Stephen Barnes extols the virtues of business in the curriculum as a ‘wonderfully complex and creative subject’

If you’ve ever been to a car boot sale, you’ll know there is a bit of specialisation by car boot. Some sell mainly clothing, others have lots of glass and china and still others focus on books, toys, vinyl and CDs or crates full of old computer games. And there’s usually a table selling a pot pourri of everything. It is not a scene of great distinction or coherence.

And so to the specifications for Business ‘A’ level: the link is worryingly obvious. There is a small display of ‘objectives and strategy’. Next door is the ever popular marketing stall, all four ‘Ps’ available. And there’s all the other functions – wobbly tables for operations, finance, HR and the catchily named ‘external environment’. Something, somewhere is synoptic.

In the beginning it was different. You might understandably link 1969 with Apollo 11 or possibly even with Woodstock. But that year also saw the first Business Studies ‘A’ level examination – promoted by the Cambridge Business Studies Project. This course worked through the traditional business functions but in the context of a rigorous model – ‘scientific decision making’. Vestiges of this legacy can be found in today’s OCR spec.

Unsurprisingly faith in scientific decision making waned. And the search for academic rigour shifted to ‘strategy’. This would be fine were not the ‘A’ level notion of strategy so limp and ill-defined. A run through the DfE’s ‘subject content’ is telling. Strategy is there. But key questions are not addressed. Does business have any common, unifying objective? Can generic strategies be identified with a clear rationale? What makes one strategy better than another? And in this subject content, where are the related concepts running like shafts of meaning through each theme?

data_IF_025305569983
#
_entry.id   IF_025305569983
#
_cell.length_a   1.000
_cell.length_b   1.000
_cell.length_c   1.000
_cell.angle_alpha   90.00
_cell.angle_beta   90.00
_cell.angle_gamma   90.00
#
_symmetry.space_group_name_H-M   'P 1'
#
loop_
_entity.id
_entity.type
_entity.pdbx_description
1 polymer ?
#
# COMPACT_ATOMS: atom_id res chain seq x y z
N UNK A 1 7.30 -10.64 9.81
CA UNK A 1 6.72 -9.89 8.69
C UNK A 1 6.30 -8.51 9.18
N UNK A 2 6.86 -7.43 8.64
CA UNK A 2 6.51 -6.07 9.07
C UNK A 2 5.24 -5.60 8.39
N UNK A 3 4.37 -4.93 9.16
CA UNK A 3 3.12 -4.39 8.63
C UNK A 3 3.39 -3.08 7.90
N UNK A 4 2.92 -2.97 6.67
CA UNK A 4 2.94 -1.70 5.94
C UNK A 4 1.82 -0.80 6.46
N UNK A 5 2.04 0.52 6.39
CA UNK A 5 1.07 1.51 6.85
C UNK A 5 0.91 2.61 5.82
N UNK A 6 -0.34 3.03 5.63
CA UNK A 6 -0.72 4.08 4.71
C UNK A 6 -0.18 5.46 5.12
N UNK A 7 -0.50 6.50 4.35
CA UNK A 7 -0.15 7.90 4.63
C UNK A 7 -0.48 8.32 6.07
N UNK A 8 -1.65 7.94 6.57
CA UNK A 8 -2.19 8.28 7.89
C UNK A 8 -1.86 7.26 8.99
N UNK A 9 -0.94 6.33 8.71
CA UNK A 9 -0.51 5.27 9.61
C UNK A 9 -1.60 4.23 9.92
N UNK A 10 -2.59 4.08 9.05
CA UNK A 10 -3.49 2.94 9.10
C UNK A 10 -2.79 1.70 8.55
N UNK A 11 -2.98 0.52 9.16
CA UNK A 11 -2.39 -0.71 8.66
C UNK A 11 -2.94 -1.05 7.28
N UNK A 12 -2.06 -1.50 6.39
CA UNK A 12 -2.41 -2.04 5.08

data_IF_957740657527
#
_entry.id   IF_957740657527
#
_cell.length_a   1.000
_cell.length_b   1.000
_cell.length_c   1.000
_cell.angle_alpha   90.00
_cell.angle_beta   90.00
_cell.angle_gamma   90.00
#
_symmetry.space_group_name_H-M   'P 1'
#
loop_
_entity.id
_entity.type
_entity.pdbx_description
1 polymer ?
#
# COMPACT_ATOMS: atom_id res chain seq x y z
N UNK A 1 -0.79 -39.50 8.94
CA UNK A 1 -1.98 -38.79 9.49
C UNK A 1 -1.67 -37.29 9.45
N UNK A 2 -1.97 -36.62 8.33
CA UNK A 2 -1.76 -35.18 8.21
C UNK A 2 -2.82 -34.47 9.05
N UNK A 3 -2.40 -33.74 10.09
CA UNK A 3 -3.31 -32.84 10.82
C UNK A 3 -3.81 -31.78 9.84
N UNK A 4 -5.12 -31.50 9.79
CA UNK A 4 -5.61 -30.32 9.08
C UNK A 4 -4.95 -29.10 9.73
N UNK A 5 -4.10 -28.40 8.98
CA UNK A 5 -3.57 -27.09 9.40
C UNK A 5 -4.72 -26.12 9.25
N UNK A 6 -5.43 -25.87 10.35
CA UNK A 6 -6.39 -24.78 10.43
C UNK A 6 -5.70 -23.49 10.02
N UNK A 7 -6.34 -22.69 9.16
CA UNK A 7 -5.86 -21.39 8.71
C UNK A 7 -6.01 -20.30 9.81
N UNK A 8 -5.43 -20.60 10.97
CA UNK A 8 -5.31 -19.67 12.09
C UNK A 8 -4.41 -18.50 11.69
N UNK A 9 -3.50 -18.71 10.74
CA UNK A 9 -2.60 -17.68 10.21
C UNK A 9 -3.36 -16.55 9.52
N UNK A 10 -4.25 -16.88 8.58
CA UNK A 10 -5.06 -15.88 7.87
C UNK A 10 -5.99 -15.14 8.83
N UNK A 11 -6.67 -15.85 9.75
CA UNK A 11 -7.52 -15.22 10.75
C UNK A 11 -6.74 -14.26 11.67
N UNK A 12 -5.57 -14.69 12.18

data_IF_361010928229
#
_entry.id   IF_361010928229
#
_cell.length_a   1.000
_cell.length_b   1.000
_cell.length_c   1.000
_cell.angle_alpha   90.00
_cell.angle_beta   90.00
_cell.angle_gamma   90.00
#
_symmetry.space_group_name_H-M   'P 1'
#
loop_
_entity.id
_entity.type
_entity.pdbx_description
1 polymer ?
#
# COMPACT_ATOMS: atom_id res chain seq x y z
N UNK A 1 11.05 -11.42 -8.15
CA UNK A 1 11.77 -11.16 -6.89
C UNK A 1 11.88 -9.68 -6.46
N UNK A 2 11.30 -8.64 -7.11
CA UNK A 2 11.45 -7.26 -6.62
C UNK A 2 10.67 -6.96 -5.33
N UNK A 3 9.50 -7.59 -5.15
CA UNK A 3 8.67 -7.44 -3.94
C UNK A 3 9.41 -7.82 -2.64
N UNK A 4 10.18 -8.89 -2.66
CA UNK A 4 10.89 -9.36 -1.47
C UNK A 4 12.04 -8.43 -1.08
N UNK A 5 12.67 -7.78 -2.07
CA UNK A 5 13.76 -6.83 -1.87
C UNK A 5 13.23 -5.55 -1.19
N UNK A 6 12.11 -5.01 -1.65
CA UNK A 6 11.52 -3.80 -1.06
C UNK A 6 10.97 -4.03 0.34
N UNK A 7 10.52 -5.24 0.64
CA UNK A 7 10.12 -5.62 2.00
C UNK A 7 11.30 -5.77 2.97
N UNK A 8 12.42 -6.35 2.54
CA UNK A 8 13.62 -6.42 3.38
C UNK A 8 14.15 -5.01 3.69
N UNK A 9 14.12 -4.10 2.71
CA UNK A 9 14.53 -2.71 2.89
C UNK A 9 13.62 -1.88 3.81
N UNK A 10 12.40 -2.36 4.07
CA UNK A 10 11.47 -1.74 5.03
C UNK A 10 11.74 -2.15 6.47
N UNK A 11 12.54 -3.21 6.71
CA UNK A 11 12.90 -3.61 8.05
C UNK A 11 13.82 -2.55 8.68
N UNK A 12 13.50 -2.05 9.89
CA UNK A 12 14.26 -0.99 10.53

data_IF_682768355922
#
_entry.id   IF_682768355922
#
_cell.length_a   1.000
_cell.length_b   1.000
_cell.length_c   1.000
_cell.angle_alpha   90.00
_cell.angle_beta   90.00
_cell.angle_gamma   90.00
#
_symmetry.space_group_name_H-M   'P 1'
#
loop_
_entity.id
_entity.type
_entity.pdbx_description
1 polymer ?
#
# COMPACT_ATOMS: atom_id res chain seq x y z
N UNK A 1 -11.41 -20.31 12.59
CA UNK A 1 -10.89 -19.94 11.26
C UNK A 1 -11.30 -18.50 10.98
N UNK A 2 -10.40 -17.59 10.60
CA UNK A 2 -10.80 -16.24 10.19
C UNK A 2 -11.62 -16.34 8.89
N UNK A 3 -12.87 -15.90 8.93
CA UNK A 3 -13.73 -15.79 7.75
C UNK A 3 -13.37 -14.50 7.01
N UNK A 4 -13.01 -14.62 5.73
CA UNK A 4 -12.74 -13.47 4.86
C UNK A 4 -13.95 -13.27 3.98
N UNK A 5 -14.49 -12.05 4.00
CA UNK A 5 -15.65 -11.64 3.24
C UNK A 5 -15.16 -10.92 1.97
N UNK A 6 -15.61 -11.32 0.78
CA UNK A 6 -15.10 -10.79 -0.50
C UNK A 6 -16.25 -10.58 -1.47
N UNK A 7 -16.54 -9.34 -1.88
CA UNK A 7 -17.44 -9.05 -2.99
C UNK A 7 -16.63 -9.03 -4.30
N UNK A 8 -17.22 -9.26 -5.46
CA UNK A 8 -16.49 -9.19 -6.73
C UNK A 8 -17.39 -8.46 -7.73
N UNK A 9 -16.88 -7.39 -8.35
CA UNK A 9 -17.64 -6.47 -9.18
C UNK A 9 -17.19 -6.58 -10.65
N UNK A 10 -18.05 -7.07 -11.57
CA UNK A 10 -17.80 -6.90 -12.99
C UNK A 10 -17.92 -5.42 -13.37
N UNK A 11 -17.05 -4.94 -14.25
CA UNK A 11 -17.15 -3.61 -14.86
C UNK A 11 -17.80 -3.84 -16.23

A good model for Business should be systemic, organic, holistic. Regrettably the actual approach is anatomical – linear, pedantic, convergent: it is like dissecting a rat. All the parts are named and their functions explained. We know so much and understand so little?

The problem, of course, is that the rat remains dead. We can see its parts but we can’t see an ingenious living entity fighting for survival in an ever-changing and often hostile environment. And so it is for business, mostly (but not always) more noble than the rat and full of creative people searching for new ways to add value and almost always against the environmental odds.

Now imagine ‘A’ level physicists deciding that since they have plenty of credible material, they’ll not bother with ‘energy’, ‘particles’ or ‘gravity’. Absurd? Well, yes, but what do we do with ‘competitive advantage’? With ‘added value’? Or with ‘opportunity cost’? The answer is not much.

The purpose of all business activity is to add value. This is the starting point for understanding strategy. So what do firms do? Using their distinctive capabilities, firms buy resources, combine them in a unique formula and aim the resulting product at a chosen market. The goal is a value of sales that exceeds the corresponding cost – and opportunity cost – of those resources. This is the meaning and magic of added value. Firms that are successful in this goal will grow and often take over the resources of other firms are who are less successful.